At a Moreland Commission public hearing in Manhattan on Tuesday night U.S. Attorney Preet Bharara announced his office will seek new fines that would reduce public pensions that corrupt elected officials earn.
“That error of state law, partially fixed a couple of years ago, must succumb to common sense,” he said in his testimony. “The common-sense principle is a simple one: Convicted politicians should not grow old comfortably cushioned by a pension paid for by the very people they betrayed in office.”
Bharara noted that his office will consider civil forfeiture against their pensions if convicted officials cannot pay their sentencing costs and if their pensions accrue as criminal conduct occurs, and then name dropped two indicted state legislators, Malcolm Smith and Eric Stevenson, to whom his new policy could apply.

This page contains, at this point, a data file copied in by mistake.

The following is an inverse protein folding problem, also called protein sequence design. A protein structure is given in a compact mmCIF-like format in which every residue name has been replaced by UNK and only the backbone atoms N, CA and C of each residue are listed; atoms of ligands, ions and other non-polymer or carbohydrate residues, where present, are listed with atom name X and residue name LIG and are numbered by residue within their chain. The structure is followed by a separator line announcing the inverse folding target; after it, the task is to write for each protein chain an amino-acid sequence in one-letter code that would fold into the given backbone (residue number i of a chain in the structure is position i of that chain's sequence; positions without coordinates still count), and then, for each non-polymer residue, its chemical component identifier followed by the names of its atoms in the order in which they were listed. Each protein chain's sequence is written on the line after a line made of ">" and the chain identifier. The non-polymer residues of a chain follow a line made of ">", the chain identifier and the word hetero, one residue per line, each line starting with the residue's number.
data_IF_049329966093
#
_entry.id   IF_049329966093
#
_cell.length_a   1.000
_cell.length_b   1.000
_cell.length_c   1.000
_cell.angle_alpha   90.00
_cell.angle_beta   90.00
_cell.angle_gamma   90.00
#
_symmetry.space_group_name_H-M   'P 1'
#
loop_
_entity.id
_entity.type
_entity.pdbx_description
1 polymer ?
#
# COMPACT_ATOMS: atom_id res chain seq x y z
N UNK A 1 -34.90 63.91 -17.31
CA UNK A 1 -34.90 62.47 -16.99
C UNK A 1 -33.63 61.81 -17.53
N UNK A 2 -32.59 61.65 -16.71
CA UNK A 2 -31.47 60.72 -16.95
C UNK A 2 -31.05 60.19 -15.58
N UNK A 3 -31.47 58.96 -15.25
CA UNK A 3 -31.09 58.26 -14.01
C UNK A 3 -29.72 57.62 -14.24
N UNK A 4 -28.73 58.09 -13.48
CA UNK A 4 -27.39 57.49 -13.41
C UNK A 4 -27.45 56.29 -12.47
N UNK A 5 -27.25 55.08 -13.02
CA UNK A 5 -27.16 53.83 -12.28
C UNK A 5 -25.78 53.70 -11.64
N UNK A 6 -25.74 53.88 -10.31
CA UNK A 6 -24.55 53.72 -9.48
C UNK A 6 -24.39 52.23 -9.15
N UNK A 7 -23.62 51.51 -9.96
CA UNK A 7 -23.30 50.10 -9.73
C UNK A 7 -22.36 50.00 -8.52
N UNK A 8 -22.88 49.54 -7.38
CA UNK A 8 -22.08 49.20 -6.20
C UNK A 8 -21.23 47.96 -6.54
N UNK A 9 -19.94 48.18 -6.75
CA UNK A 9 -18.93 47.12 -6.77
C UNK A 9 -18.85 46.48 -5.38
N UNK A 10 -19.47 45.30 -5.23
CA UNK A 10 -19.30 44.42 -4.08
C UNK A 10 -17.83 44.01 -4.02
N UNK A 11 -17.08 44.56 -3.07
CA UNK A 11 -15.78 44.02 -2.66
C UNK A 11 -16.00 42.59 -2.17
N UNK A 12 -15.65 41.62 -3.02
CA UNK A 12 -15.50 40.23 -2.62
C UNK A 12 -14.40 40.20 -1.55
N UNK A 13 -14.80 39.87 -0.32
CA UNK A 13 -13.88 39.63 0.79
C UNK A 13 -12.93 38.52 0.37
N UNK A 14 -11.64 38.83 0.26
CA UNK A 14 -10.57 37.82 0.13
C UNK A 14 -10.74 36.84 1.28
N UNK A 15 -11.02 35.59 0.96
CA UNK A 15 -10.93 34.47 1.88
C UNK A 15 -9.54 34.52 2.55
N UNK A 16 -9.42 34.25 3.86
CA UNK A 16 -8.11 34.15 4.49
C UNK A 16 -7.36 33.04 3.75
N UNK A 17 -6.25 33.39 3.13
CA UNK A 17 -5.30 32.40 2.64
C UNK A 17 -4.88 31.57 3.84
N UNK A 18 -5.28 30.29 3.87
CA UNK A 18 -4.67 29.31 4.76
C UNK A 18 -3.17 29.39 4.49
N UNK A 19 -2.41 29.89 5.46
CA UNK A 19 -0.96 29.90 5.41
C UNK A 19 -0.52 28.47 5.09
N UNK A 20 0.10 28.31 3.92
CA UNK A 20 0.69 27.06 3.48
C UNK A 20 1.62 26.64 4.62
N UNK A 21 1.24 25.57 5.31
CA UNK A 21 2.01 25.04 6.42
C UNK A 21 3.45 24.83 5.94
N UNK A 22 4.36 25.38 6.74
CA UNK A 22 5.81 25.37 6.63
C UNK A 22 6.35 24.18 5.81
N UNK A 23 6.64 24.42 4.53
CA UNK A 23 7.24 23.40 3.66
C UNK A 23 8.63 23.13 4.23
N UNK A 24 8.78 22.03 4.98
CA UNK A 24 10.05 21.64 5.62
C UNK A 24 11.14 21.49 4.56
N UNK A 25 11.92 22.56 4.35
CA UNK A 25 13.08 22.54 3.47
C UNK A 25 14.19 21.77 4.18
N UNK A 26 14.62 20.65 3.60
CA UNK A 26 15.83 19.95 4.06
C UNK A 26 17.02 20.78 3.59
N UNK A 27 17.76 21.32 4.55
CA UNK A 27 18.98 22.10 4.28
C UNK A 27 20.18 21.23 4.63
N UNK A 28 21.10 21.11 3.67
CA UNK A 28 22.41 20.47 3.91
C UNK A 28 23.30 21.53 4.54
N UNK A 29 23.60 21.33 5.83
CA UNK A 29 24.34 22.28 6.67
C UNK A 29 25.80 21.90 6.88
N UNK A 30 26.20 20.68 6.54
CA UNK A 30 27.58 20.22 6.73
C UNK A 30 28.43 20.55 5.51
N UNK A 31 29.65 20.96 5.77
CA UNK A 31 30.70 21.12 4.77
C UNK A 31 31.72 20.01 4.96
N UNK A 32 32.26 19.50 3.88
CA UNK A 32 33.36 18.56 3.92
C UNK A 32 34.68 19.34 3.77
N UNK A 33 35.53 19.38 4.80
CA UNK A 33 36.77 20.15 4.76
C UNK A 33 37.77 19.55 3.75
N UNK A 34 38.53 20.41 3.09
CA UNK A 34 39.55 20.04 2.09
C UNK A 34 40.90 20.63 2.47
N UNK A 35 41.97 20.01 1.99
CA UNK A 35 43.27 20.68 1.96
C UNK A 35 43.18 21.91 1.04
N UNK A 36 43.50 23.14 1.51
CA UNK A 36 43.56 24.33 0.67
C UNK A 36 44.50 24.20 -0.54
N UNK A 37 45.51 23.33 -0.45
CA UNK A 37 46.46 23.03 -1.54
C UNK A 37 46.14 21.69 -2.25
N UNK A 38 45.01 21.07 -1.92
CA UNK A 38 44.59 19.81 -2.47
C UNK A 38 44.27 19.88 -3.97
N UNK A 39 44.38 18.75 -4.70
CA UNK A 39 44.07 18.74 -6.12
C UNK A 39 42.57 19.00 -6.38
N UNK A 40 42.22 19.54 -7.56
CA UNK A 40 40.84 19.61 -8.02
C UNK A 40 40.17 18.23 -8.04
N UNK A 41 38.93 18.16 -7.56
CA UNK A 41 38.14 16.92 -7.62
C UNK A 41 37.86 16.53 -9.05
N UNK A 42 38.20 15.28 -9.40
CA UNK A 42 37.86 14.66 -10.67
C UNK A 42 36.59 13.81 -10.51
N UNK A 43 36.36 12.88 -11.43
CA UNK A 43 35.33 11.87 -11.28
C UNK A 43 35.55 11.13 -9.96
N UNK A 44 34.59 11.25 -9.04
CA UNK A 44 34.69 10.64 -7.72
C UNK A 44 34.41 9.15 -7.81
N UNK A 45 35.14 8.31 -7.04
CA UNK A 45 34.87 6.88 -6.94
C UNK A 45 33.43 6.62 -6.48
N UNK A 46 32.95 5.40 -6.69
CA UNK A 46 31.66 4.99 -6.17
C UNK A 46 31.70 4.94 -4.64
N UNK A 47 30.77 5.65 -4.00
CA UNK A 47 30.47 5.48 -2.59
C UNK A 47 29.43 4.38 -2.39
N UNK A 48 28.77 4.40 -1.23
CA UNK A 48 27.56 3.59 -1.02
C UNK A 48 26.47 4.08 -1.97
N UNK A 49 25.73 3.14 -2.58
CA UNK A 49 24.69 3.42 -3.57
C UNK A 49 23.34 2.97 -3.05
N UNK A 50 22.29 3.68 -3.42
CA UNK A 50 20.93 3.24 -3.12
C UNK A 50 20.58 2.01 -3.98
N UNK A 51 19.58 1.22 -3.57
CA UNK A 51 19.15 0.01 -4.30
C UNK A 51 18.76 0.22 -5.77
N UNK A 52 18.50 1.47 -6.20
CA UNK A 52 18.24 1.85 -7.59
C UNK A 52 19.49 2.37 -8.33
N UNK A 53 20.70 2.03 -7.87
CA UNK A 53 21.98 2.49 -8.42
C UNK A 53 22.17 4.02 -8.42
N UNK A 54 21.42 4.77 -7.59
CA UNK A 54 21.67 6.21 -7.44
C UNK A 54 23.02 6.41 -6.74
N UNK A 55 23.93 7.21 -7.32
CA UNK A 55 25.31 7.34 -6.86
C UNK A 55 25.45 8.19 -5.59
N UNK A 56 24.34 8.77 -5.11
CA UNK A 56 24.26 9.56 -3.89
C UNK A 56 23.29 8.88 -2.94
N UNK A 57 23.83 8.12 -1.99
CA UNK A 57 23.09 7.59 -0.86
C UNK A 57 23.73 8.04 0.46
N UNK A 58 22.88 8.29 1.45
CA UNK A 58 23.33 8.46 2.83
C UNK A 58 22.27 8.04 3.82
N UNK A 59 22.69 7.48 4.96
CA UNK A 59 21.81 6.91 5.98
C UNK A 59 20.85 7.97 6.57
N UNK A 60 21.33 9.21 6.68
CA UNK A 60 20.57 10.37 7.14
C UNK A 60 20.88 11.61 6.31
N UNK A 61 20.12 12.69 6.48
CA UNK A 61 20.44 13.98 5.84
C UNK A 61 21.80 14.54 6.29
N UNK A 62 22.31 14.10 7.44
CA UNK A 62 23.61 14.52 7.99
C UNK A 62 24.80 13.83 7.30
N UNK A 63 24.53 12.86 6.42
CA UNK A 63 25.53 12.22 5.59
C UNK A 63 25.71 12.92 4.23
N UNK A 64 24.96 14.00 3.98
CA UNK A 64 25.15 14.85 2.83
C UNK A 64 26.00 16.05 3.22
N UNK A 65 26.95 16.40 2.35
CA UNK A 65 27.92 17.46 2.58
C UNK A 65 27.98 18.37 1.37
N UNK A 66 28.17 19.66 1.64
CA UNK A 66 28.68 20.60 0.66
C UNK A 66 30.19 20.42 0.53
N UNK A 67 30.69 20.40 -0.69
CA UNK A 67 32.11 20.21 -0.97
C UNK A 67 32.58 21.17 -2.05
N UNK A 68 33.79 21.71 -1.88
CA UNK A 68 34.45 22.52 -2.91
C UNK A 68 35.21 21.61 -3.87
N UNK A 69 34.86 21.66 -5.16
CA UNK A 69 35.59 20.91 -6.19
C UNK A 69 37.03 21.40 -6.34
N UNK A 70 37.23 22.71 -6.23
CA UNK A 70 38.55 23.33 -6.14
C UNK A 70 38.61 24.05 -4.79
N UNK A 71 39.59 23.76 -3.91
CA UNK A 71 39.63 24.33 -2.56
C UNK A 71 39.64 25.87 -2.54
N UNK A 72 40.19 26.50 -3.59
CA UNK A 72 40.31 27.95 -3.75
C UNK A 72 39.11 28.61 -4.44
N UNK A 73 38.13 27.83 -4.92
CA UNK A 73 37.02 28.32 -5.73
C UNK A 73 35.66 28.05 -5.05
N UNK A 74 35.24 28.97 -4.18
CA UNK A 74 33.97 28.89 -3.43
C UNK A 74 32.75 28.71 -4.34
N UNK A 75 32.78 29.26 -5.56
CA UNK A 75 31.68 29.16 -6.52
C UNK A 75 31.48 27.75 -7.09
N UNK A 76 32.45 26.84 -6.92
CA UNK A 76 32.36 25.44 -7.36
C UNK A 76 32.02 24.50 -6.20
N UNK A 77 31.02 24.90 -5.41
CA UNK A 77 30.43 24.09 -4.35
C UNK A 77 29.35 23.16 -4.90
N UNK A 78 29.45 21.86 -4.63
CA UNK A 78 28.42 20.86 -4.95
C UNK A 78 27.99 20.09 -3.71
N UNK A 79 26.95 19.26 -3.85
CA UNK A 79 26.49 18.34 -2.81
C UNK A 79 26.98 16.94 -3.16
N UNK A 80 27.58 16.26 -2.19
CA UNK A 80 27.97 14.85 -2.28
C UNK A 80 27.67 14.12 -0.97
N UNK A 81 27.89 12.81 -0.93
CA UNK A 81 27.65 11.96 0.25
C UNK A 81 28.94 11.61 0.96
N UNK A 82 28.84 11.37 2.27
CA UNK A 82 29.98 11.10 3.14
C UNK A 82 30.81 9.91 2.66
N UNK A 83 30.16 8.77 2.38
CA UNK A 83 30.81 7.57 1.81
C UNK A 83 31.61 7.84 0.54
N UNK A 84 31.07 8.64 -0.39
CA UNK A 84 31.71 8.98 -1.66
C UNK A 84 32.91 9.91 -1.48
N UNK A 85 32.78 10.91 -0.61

He mostly encouraged the Commission to look at the minor offenses of public officials and candidates for elected office, alluding to the “broken windows” theory that former mayor Rudy Giuliani applied to fight crime. “Ultimately, the members of this Commission have an absolutely daunting mission – it is your challenge, amidst high hopes, to hold public officials to account, to expose obscure corners of graft and greed, and to restore faith in honest government,” he said.